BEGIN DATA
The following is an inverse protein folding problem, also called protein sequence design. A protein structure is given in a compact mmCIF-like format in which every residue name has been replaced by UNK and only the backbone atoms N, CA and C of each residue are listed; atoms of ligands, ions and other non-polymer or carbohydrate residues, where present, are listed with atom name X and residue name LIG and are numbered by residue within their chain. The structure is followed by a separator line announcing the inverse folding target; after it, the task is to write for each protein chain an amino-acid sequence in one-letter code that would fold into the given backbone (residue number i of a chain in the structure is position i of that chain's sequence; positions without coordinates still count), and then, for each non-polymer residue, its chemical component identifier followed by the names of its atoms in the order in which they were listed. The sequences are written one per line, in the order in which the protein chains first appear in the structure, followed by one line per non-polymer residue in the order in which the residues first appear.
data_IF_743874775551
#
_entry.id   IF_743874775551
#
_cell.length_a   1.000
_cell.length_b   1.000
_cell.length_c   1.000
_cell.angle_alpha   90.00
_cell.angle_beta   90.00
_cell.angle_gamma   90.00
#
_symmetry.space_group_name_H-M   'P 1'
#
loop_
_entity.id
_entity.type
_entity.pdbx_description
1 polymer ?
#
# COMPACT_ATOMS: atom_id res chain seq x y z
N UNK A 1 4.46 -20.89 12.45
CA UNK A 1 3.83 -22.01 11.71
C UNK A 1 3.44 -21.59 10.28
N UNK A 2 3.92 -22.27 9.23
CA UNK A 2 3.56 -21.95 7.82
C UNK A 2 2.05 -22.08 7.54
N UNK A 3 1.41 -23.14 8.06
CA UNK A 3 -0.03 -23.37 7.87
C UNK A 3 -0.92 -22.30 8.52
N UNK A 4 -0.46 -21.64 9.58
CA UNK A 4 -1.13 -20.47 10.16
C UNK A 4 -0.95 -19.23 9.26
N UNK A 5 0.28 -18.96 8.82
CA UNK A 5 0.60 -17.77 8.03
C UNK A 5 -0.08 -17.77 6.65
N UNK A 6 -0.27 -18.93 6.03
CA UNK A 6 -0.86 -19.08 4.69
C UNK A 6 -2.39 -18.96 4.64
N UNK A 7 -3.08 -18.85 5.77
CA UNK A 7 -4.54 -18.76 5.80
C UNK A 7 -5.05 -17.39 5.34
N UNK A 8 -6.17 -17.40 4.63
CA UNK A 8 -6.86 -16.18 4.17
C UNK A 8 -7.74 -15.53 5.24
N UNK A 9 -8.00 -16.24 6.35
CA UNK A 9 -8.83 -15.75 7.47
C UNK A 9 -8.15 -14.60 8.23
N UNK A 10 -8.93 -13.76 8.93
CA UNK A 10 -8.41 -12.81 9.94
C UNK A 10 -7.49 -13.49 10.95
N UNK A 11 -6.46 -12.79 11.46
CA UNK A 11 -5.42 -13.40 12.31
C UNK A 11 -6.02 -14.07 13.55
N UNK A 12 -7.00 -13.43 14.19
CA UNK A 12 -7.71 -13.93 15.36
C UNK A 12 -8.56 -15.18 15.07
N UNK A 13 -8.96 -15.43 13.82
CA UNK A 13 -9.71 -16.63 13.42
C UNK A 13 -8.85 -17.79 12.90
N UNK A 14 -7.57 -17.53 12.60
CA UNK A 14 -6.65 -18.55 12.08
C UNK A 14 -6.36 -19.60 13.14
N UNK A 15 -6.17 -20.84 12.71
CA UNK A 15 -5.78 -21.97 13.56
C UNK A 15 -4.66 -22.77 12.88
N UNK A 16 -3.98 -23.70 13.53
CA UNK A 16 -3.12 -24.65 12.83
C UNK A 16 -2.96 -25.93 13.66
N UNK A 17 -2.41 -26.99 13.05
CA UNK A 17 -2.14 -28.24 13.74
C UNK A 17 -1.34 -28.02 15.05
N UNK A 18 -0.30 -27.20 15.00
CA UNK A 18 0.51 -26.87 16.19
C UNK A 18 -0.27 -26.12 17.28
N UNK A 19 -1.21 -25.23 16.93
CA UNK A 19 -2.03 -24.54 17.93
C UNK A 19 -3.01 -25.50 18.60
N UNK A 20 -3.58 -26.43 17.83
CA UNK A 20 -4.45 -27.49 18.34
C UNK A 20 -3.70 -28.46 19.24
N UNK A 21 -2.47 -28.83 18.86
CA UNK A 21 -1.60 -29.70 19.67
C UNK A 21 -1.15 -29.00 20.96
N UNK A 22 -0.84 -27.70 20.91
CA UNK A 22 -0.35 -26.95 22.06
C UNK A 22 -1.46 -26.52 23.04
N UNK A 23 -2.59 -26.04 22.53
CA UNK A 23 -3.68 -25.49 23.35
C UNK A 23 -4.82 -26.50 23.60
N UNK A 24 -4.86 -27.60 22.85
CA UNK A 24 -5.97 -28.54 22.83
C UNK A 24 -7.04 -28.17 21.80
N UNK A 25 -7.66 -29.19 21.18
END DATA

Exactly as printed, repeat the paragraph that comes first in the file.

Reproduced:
The following is an inverse protein folding problem, also called protein sequence design. A protein structure is given in a compact mmCIF-like format in which every residue name has been replaced by UNK and only the backbone atoms N, CA and C of each residue are listed; atoms of ligands, ions and other non-polymer or carbohydrate residues, where present, are listed with atom name X and residue name LIG and are numbered by residue within their chain. The structure is followed by a separator line announcing the inverse folding target; after it, the task is to write for each protein chain an amino-acid sequence in one-letter code that would fold into the given backbone (residue number i of a chain in the structure is position i of that chain's sequence; positions without coordinates still count), and then, for each non-polymer residue, its chemical component identifier followed by the names of its atoms in the order in which they were listed. The sequences are written one per line, in the order in which the protein chains first appear in the structure, followed by one line per non-polymer residue in the order in which the residues first appear.